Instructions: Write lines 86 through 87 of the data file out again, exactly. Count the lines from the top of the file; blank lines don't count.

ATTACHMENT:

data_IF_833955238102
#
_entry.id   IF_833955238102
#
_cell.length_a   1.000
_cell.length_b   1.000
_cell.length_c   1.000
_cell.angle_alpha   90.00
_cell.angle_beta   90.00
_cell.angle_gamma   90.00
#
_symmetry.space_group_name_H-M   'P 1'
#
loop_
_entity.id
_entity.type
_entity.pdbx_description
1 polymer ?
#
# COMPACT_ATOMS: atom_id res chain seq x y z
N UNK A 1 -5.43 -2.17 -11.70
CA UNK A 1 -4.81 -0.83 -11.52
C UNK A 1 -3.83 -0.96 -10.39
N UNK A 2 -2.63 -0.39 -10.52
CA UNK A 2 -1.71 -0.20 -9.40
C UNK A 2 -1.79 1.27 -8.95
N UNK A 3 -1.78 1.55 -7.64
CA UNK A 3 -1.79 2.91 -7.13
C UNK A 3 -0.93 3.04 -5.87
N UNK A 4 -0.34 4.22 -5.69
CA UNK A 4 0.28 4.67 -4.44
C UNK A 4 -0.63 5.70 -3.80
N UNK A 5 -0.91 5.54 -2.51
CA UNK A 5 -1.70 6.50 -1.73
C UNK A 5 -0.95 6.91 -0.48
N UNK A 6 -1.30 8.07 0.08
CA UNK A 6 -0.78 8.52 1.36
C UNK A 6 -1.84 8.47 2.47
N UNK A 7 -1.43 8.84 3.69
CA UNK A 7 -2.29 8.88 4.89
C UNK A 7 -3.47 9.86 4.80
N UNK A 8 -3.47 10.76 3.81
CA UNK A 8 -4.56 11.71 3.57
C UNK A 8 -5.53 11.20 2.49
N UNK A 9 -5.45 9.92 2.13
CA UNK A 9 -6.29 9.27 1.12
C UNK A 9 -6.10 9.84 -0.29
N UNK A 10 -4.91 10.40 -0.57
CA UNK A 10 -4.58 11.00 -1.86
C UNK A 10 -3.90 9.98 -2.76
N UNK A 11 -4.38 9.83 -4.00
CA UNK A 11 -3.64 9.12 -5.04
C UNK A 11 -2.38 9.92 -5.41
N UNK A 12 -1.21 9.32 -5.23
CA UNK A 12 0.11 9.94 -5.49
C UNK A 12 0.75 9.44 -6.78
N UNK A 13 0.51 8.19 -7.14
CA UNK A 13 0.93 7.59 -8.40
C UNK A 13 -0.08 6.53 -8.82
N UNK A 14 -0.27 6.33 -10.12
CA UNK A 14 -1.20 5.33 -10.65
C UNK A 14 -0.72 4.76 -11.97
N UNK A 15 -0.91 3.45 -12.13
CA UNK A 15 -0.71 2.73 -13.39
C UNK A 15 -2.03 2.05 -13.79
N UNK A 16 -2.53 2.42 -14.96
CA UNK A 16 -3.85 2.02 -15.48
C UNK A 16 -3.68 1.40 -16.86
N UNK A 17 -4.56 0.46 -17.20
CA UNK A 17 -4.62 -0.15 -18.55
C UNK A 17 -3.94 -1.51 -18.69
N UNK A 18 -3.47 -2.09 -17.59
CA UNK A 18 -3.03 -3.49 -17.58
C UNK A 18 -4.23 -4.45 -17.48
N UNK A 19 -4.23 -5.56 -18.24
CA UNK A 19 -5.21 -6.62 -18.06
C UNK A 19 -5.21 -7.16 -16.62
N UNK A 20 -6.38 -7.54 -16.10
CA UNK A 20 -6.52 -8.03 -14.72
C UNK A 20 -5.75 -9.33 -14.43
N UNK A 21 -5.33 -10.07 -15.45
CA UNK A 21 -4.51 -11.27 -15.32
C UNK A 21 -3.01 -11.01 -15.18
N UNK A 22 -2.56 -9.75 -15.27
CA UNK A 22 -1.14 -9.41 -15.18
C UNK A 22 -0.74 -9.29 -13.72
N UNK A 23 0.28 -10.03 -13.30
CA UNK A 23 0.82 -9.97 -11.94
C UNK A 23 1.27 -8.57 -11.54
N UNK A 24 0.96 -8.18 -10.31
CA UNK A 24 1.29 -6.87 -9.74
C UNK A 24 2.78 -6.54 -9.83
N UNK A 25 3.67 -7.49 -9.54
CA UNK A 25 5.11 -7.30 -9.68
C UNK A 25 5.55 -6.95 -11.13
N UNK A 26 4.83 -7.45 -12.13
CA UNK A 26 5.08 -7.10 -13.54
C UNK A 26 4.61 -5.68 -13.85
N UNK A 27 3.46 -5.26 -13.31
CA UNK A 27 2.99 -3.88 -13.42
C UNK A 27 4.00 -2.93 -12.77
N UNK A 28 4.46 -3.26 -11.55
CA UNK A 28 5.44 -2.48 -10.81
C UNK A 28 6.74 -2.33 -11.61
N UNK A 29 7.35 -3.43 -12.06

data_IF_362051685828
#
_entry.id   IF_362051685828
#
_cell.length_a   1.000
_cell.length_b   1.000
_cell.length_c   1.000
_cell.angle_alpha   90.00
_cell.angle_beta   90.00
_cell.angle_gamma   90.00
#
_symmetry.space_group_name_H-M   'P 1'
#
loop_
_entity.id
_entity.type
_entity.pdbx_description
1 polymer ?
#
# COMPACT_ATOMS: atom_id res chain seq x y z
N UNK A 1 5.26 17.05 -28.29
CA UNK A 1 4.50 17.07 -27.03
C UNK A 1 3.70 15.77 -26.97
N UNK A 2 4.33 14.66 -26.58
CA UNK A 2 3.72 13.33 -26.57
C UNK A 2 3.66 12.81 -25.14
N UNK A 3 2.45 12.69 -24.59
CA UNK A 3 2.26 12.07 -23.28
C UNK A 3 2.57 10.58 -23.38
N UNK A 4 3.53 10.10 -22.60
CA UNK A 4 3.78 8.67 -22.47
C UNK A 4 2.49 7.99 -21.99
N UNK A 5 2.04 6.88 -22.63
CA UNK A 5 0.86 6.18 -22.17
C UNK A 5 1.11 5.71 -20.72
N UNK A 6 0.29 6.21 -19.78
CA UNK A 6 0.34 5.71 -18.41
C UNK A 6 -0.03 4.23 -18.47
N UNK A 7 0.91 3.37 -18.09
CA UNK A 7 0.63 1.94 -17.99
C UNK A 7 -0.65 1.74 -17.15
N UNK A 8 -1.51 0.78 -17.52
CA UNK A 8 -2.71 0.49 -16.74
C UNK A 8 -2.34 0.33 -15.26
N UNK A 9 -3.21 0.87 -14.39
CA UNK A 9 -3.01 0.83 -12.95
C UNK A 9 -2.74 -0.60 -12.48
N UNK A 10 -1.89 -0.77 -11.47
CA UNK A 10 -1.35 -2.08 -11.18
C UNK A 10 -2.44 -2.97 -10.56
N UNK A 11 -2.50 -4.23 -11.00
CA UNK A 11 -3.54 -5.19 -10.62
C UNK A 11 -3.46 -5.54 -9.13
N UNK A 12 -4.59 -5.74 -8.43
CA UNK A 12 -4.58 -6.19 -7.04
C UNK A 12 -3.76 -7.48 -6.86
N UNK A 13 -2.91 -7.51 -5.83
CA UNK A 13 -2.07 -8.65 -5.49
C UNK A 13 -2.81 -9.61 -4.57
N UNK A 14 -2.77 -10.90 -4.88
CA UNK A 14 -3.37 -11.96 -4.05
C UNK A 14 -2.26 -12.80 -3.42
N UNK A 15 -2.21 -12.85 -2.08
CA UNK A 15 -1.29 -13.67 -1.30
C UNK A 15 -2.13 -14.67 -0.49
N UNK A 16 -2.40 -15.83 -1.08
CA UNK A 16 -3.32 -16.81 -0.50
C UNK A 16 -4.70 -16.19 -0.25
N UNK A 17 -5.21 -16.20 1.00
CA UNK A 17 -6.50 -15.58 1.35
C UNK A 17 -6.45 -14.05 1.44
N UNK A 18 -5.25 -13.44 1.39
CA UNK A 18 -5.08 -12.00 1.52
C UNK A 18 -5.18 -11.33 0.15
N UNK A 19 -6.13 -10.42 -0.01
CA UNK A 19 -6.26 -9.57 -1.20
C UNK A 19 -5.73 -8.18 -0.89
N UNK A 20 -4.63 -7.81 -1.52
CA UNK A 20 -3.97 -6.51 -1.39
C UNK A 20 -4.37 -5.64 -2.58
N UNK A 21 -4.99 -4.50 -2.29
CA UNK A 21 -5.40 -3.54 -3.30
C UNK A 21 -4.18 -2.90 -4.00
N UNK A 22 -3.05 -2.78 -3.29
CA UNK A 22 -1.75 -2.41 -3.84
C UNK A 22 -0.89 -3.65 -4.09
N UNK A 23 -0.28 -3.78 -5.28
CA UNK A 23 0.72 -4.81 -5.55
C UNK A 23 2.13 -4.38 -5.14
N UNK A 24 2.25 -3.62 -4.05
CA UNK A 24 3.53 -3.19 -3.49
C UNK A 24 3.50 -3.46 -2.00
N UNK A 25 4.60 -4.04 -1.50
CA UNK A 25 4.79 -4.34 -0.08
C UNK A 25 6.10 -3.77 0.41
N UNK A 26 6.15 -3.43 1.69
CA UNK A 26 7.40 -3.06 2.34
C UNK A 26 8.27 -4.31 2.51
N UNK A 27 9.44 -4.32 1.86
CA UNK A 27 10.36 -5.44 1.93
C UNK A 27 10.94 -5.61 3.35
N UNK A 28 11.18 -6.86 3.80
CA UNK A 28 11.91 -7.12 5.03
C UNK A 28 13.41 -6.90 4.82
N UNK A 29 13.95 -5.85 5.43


C UNK A 22 -0.74 -9.29 -13.72
N UNK A 23 0.28 -10.03 -13.30